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The Power of strength: Why runners need strength training

As a coach who has prepared himself and his atheletes for and completed a lot of running running events, I’ve come to appreciate the power of strength training in complementing running performance and reducing the risk of injury. While logging miles on the road or trails is essential for building endurance and cardiovascular fitness, incorporating strength training into your routine can take your running to the next level.

Improving running economy

Strength training helps runners improve their running economy and efficiency by strengthening key muscle groups such as the quadriceps, hamstrings, glutes, and core. For example, a stronger core can help maintain proper posture and alignment, reducing energy wastage and minimizing fatigue over long distances. Research published in the Journal of Strength and Conditioning Research found that strength training improved running economy in endurance runners by enhancing neuromuscular coordination and muscle activation patterns (Barnes et al., 2013).

Addressing muscle imbalances

Strength training helps correct muscle imbalances and weaknesses that may develop from the repetitive nature of running. By incorporating exercises that target the hamstrings, such as deadlifts and hamstring curls, runners can achieve better muscle balance and reduce the likelihood of overuse injuries. According to a systematic review published in the British Journal of Sports Medicine, strength training is effective in preventing injuries in runners by improving muscle strength, joint stability, and neuromuscular control (LaBella et al., 2011).

Injury prevention and rehabilitation

Strength training plays a crucial role in preventing and rehabilitating injuries commonly experienced by runners. Whether you’re dealing with IT band syndrome, runner’s knee, or shin splints, targeted strength exercises can help address underlying biomechanical issues and strengthen the muscles and connective tissues involved in running. Research published in the Journal of Orthopaedic & Sports Physical Therapy suggests that strength training can be an effective rehabilitation strategy for runners recovering from injuries such as Achilles tendinopathy and iliotibial band syndrome (Silbernagel et al., 2015).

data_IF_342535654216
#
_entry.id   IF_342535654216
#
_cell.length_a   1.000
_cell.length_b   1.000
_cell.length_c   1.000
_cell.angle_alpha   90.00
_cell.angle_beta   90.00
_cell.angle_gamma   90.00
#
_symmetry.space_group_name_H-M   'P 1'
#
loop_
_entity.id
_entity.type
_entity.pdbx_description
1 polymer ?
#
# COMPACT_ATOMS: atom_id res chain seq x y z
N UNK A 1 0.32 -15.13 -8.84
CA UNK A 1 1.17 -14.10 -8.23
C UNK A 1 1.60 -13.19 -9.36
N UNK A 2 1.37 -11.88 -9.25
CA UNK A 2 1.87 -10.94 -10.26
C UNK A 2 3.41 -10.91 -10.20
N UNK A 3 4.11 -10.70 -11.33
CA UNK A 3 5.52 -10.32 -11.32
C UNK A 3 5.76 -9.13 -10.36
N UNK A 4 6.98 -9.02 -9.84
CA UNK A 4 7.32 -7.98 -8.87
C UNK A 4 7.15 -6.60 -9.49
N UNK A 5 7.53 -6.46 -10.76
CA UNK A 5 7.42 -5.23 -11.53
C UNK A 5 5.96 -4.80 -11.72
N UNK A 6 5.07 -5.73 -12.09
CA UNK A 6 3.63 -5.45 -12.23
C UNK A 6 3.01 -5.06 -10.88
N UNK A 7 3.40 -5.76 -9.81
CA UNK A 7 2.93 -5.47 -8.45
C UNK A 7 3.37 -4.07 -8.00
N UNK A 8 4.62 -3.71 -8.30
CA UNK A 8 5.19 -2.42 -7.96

In conclusion, strength training is a crucial component of a well-rounded training program for runners of all levels. By incorporating strength exercises into your routine, you can improve running economy, correct muscle imbalances, prevent injuries, enhance performance, and build mental toughness. So lace up your shoes, hit the gym, and embrace the power of strength to take your running to new heights.

If you need help, you know where to find me!

  • Erik


1. Barnes, K. R., Hopkins, W. G., McGuigan, M. R., & Kilding, A. E. (2013). Effects of Different Strength Training Frequencies on Maximum Strength, Local Muscular Endurance, and Running Economy in High-Level Runners. Journal of Strength and Conditioning Research, 27(7), 1834-1842.

2. LaBella, C. R., Huxford, M. R., & Grissom, J. (2011). Effect of Core Strengthening on Balance in Adolescent Runners. Pediatric Physical Therapy, 23(3), 259-264.

3. Silbernagel, K. G., Thomeé, R., Eriksson, B. I., Karlsson, J., & Augustsson, J. (2015). Continued Sports Activity, Using a Pain-Monitoring Model, During Rehabilitation in Patients With Achilles Tendinopathy: A Randomized Controlled Study. The American Journal of Sports Medicine, 33(5), 692-699.

About the author:


Meet Erik, a dynamic individual known for his meticulous organization and insatiable curiosity. With a B.Sc. in English Language and Literature and expertise in Regeneration and Nutrition in Sport Science, he’s a master of both words and wellness. As a Level 3 CrossFit Trainer and Gymnastics Specialist, Erik’s journey includes competing at the highest level as a 2019 CrossFit Games Athlete, proving that he’s not just writing his story—he’s living it.

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